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More Strategic Road Safety Programmes Needed to Save Lives

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Earl Jarrett, Chairman of the Jamaica Automobile Association (JAA), is expressing concern about the escalating death toll from road accidents and road safety issues. According to Mr. Jarrett, the recent Milbank collision, which claimed 14 lives last week, emphasizes the urgent need for the implementation of further strategies to improve road safety and enhance road maintenance programmes.

Some of these strategies, he said, are outlined by the Save 300 Lives programme launched in November.

“The programme is a multi-sectoral approach to preventing collisions and reducing their impact socially and economically. Save 300 incorporates action from the health, transport, financial and planning spheres of government and is fuelled by a public education programme aimed at fostering good road habits among Jamaicans,” explained Jarrett who co-chairs the National Road Safety Council.

Mr. Jarrett added that if rural-based Jamaicans are to benefit from current economic and social development afforded to Jamaicans living in urban areas, a safer and more reliable road network, as well as improved methods of transportation must be in place for rural folk.

“The Milbank incident sharply pulls focus on the critical need for systematic and sustained road maintenance. Features such as safety barriers and retaining walls must be a part of road building. Road safety must be a priority for development and should factor in long-term developmental plans for the country. The incident reiterates the need for other sustained programmes such as the Save 300 Lives project,” he stressed.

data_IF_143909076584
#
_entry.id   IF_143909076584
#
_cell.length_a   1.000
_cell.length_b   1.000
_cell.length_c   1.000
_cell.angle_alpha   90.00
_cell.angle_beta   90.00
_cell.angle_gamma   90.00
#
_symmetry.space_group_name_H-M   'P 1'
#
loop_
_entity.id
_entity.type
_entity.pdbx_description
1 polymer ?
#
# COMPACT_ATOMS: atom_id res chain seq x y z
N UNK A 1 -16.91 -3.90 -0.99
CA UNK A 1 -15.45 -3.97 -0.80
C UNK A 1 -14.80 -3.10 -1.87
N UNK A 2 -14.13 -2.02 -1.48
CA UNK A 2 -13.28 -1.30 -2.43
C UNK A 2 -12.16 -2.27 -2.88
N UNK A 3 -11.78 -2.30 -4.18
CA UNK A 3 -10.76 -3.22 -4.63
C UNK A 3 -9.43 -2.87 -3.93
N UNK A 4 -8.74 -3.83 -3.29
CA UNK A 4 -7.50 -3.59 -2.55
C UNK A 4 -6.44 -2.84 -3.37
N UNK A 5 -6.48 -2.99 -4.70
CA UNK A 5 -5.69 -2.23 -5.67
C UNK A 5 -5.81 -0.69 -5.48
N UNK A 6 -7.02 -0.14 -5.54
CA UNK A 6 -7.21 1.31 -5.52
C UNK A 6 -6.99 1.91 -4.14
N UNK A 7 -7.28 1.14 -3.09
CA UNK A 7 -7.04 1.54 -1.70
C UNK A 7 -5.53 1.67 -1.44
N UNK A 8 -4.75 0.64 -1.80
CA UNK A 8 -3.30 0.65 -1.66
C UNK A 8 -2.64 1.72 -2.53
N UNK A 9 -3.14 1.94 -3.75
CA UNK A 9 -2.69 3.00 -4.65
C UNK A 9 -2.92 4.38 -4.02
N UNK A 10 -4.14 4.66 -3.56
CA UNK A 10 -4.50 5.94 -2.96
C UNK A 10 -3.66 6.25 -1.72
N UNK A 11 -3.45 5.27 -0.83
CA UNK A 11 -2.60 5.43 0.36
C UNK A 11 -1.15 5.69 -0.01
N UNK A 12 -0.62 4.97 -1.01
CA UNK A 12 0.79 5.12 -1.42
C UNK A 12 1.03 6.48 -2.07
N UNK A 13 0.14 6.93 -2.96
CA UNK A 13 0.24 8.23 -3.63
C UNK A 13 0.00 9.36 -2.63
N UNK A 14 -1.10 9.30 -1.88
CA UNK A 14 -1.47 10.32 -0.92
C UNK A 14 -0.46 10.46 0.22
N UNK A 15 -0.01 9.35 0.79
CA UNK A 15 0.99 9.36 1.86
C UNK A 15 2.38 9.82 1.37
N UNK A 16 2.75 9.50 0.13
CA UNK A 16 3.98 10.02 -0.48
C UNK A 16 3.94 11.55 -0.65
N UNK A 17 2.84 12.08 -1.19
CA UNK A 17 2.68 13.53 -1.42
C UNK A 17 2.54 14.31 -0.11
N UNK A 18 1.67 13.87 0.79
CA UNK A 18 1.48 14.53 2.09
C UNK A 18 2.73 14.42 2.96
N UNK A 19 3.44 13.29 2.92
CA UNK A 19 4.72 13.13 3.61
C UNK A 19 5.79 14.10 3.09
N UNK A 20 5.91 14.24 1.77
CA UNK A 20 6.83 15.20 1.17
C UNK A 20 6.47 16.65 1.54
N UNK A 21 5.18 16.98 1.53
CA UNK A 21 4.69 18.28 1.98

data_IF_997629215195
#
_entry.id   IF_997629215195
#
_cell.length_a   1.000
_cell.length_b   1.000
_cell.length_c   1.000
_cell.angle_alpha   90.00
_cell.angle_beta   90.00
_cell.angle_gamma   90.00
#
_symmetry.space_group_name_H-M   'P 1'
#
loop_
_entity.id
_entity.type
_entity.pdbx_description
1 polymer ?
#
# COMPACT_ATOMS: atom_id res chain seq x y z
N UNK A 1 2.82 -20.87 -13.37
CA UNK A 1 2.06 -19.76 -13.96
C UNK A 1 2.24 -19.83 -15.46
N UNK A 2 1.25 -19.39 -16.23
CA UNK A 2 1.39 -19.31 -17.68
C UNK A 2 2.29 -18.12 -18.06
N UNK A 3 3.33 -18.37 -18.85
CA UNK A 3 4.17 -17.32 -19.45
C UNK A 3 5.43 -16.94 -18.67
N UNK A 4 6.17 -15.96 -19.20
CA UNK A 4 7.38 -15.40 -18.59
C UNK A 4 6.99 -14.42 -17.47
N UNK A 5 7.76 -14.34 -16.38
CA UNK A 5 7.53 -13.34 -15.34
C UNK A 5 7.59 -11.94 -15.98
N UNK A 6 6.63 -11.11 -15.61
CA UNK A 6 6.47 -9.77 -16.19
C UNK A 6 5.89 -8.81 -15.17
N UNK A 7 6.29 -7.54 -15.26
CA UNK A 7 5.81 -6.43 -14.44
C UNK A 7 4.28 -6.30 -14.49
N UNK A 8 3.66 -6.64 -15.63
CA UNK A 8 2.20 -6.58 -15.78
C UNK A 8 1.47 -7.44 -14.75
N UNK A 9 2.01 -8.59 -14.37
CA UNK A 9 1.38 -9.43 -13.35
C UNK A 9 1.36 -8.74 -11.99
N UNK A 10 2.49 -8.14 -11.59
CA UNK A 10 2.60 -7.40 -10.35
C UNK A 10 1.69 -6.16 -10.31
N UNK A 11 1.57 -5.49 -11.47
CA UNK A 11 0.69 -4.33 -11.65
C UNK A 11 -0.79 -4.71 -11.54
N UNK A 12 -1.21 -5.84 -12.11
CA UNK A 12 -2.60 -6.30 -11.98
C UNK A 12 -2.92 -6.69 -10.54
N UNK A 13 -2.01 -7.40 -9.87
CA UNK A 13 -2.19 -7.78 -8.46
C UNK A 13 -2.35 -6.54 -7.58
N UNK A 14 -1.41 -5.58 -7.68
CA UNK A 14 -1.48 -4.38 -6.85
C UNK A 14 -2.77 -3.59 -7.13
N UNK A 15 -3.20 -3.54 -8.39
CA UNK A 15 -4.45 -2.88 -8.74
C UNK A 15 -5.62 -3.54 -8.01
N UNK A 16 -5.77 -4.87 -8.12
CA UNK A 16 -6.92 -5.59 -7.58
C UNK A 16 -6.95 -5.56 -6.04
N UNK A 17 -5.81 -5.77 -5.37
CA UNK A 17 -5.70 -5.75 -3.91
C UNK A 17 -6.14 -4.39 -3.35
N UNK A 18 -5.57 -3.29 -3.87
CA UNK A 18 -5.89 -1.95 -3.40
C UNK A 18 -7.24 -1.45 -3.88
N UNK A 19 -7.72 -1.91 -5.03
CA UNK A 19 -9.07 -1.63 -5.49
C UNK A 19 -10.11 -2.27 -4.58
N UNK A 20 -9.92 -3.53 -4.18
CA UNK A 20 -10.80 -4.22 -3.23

Commending recent local and international government initiatives to boast road safety, Mr. Jarrett stated that the government has indicated a clear commitment to reduce road deaths.

“But, it is now even more important for the Government through the Ministry of Transport and Works to implement initiatives which it has expressed support for,” the JAA Chairman declared.

Citing an example of government’s steps to enhance road development strategies, he referred to the recently implemented iRAP programme, which will develop a database of danger spots or ‘red zones’ along Jamaica’s roadway. The data gleaned will inform road safety policy as well as road building and maintenance. The project is being implemented by the Ministry of Transport and Works with funding from the Jamaica Automobile Association.

However, Mr. Jarrett said there are other areas, which demand immediate attention. “The review and implementation of an updated Road Code, and increasing the Jamaica Constabulary Force’s power of arrest relating to traffic violation are but two areas which require urgent action,” pointed out Mr. Jarrett who is the general manager of the Jamaica National Building Society.

The Jamaica Automobile Association has been advocating for government action in these areas since the launch of its Make Roads Safe (MRS) campaign in 2008. The MRS campaign petitioned the United Nations to recognize road fatalities as a constraint to development and to fund initiatives to improve road safety especially in developing countries.

“Our Prime Minister was a signatory to the petition, again demonstrating the commitment of the government. What is necessary now, is greater implementation of the programmes necessary to save lives and increased collaboration with private sector entities,” Mr. Jarrett emphasized.

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